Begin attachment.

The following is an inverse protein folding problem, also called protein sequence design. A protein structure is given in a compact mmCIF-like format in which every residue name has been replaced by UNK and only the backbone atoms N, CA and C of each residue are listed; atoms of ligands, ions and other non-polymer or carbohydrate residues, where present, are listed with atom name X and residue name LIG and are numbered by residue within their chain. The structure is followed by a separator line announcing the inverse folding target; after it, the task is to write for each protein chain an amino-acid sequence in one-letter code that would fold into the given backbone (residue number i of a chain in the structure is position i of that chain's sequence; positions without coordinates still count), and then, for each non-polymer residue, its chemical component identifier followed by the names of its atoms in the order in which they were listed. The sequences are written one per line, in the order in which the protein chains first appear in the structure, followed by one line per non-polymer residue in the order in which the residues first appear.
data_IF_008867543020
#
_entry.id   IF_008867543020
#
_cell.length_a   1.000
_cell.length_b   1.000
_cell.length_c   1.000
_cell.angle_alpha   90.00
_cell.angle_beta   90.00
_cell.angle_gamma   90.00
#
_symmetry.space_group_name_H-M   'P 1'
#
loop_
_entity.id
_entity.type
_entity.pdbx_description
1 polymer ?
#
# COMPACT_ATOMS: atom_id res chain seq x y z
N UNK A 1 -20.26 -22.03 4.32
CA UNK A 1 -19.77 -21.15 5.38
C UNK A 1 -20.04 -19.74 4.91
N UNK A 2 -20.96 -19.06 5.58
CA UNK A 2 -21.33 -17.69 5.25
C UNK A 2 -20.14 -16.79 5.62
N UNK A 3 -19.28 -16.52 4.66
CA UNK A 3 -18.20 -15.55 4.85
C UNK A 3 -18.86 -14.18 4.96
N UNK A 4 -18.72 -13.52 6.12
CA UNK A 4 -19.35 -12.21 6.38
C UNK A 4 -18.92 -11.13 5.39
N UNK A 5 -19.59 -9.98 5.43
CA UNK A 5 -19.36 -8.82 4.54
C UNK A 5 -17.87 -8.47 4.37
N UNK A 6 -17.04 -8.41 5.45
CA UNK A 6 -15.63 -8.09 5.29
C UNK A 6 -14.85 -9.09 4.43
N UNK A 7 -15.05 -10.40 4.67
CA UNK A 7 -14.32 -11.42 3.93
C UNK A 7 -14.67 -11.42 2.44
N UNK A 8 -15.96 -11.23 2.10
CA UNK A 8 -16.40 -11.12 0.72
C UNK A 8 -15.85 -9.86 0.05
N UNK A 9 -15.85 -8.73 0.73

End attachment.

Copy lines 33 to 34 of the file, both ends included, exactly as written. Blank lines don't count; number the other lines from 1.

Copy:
C UNK A 4 -18.92 -11.13 5.39
N UNK A 5 -19.59 -9.98 5.43